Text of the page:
It's tough to decide whether the tone of Peter Diamond's Monday op-ed in The New York Times is marked more by scorn or disbelief. In a certain way, the column announcing Diamond's withdrawal from the Sisyphean confirmation process for a seat on the Federal Reserve Board reads like an explainer. Over a year ago, President Obama nominated Diamond to serve as one of the seven governors of the Fed. Everyone agreed that the choice made great sense. Diamond might understand structural unemployment better than anyone in the world, and in December, the Nobel committee honored the MIT professor's groundbreaking research in the field with the 2010 Prize in Economics. So why did Senate Republicans repeatedly block the nomination? Diamond explains in The Times:
The easy answer is to point to shortcomings in our confirmation process and to partisan polarization in Washington. The more troubling answer, though, points to a fundamental misunderstanding: a failure to recognize that analysis of unemployment is crucial to conducting monetary policy…
In my Nobel acceptance speech in December, I discussed in detail the patterns of hiring in the American economy, and concluded that structural unemployment and issues of mismatch were not important in the slow recovery we have been experiencing, and thus not a reason to stop an accommodative monetary policy — a policy of keeping short-term interest rates exceptionally low and buying Treasury securities to keep long-term rates down. Analysis of the labor market is in fact central to monetary policy.
Diamond's quick explainer linking monetary policy and labor markets are direct rebuttals to arguments from Sen. Richard Shelby, the ring leader of the GOP skepticism over his nomination. Shelby's quest to block the nomination has been unrelenting for the past year, and unfazed by Diamond's Nobel prize, the senator from Alabama has argued consistently, "Does Dr. Diamond have any experience in conducting monetary policy? No, his academic work has been on pensions and labor market theory.” Diamond almost ruefully explains the connection--hoping to skirt around the tawdry politics of the Senate approval process somewhat and clarify the role of monetary policy in capping rising unemployment and preventing future crises. But others agree, the process is pretty bankrupt.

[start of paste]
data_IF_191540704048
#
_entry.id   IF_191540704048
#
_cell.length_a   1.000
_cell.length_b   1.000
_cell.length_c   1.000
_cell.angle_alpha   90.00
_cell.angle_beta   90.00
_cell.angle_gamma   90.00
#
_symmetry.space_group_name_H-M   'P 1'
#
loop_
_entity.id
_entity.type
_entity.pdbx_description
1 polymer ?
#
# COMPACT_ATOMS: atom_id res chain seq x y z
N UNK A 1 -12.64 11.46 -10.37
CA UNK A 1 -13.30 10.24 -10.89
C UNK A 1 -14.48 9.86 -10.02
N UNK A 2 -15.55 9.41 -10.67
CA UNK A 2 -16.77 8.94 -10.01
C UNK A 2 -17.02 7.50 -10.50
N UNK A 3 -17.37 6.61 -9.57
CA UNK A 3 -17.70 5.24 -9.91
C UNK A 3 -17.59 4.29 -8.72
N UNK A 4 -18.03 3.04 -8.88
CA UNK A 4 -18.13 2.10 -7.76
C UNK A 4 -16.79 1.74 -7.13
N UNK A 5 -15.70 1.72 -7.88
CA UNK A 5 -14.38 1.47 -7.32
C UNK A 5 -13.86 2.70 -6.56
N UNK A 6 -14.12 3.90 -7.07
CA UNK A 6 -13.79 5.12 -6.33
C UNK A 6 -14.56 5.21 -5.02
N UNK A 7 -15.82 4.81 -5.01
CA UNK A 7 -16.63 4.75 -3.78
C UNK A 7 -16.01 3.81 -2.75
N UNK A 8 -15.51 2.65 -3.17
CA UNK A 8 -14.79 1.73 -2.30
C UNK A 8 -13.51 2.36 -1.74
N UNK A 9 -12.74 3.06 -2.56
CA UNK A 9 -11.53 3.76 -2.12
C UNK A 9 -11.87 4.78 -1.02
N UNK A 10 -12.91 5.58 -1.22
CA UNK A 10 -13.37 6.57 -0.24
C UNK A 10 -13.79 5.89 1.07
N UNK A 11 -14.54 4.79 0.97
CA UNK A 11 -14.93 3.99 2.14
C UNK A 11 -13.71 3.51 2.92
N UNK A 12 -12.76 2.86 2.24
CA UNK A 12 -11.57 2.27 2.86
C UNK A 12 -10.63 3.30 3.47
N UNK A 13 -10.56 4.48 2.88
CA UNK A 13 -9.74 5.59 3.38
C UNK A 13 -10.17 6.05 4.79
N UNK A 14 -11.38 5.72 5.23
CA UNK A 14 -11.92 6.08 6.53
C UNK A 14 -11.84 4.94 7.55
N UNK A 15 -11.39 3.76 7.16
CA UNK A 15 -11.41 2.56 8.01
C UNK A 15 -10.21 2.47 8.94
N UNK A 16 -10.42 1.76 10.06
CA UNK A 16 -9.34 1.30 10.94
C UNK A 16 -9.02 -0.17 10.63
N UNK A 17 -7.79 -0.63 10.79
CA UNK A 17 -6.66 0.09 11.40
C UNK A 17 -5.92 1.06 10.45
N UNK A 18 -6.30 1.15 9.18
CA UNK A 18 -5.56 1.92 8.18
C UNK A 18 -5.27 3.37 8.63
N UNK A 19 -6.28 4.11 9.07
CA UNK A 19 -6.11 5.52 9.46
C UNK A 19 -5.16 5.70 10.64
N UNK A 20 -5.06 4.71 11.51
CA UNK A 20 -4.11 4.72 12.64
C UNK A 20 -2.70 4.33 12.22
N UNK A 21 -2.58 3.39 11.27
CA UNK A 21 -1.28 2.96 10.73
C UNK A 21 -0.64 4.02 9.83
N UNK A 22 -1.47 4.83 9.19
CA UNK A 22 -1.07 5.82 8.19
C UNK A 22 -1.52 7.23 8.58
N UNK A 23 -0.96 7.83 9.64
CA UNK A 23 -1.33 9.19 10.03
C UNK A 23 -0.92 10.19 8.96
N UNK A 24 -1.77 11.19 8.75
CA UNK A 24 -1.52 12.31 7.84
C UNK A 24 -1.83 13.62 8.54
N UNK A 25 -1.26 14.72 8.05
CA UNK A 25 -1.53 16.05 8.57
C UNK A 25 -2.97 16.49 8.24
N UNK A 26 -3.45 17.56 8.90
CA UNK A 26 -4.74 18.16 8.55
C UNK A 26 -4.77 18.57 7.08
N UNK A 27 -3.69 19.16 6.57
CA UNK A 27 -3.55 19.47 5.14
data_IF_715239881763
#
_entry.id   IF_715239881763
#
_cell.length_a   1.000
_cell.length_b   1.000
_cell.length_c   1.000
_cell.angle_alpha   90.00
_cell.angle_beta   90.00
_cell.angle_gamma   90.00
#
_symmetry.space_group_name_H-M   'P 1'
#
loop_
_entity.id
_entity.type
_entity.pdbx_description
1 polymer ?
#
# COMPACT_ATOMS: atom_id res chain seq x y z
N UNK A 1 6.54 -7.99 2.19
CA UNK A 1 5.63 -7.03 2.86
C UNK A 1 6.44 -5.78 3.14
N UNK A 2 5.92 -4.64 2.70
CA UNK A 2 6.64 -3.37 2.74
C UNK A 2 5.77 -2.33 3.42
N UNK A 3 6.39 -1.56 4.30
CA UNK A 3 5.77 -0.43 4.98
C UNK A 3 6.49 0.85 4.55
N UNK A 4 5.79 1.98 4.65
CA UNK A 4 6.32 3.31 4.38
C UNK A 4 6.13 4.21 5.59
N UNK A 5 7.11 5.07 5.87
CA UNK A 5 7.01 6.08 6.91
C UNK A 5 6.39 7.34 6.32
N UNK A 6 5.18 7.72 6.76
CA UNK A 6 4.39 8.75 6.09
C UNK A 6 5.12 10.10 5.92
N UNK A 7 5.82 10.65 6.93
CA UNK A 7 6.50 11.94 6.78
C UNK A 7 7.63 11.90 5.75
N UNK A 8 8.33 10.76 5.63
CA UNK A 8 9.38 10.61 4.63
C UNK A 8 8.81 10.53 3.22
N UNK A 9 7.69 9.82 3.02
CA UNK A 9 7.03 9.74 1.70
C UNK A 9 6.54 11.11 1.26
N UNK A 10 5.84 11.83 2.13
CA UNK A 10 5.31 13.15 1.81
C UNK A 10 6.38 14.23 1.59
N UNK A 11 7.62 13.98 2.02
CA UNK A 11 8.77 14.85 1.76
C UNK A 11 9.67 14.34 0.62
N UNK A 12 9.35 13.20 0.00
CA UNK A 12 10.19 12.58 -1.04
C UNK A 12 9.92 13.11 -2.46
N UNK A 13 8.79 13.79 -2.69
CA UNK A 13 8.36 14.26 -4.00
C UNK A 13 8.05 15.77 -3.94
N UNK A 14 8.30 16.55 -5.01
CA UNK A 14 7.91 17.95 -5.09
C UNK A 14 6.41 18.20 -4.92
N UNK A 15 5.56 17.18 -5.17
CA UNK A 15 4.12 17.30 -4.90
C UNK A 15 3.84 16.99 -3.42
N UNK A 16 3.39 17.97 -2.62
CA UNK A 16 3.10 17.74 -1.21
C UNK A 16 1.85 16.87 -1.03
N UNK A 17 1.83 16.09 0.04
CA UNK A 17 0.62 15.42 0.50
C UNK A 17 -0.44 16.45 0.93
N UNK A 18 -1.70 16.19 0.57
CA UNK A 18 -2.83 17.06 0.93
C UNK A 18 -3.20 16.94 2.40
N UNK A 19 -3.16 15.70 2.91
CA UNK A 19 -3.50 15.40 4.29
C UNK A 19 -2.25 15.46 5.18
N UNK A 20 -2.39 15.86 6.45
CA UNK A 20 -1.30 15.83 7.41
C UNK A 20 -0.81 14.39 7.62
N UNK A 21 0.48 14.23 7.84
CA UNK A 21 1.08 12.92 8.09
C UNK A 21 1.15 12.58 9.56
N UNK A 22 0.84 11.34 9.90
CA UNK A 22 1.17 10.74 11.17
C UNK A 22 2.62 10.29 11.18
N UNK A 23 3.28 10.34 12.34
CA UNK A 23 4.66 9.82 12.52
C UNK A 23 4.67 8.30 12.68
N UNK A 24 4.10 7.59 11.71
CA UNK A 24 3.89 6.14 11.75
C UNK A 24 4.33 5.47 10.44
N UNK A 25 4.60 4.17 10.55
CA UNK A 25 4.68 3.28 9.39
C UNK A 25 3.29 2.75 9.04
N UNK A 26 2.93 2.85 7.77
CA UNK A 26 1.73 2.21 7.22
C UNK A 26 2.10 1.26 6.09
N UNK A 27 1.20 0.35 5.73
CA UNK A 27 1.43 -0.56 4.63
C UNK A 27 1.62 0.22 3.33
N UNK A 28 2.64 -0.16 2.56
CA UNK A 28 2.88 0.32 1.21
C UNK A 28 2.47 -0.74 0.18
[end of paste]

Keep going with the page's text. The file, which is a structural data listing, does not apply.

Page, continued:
A few months ago, Paul Krugman boiled down Diamond's struggle with Senate Republicans to unproductive partisanship. Krugman is not shy about his feelings on the matter:
This is disgusting: Senate Republicans holding up Peter Diamond’s nomination to the Federal Reserve Board on the grounds that he may not be qualified to make monetary policy. Aside from the fact that the same Senators cheerfully confirmed Bush nominees who didn’t know much about economics of any kind, this is especially stupid right now. … [O]ne of the hot topics is whether the apparent shift in the Beveridge curve signals a rise in structural unemployment--and Diamond wrote the seminal paper on the whole subject.
After Diamond's withdrawl, Ezra Klein echoes Krugman:
What Shelby can't say is that he's blocking Diamond as payback for a Fed nomination that Bush made in 2007 and Democrats refused to act on until the 2008 election was decided. And that's politics, I guess. But it's remarkable that what Shelby thinks he can say is that Diamond is unqualified because his expertise lies in labor-market analysis. Unemployment is above 9 percent. Almost half of the 15 million workers who're looking for jobs and can't find them have been unemployed for six months or longer. We've got a jobs crisis is this country. And yet Shelby thinks it's self-evident that knowledge about the labor market isn't the sort of expertise that monetary policymakers need right now. If you wanted further evidence that Washington has stopped caring about jobs, there it is.
Diamond says he'll be fine. He'll keep teaching at MIT, doing the things that Nobel laureates do, and in a way, will allow the commentators to be scornful for him. He can't believe the process drove him from helping fix a problem he seemed so qualified to fix. Good luck to the runner-up, though. Diamond's parting words on the issue sound downright conciliatory: "I had hoped to bring some of my own expertise and experience to the Fed. Now I hope someone else can."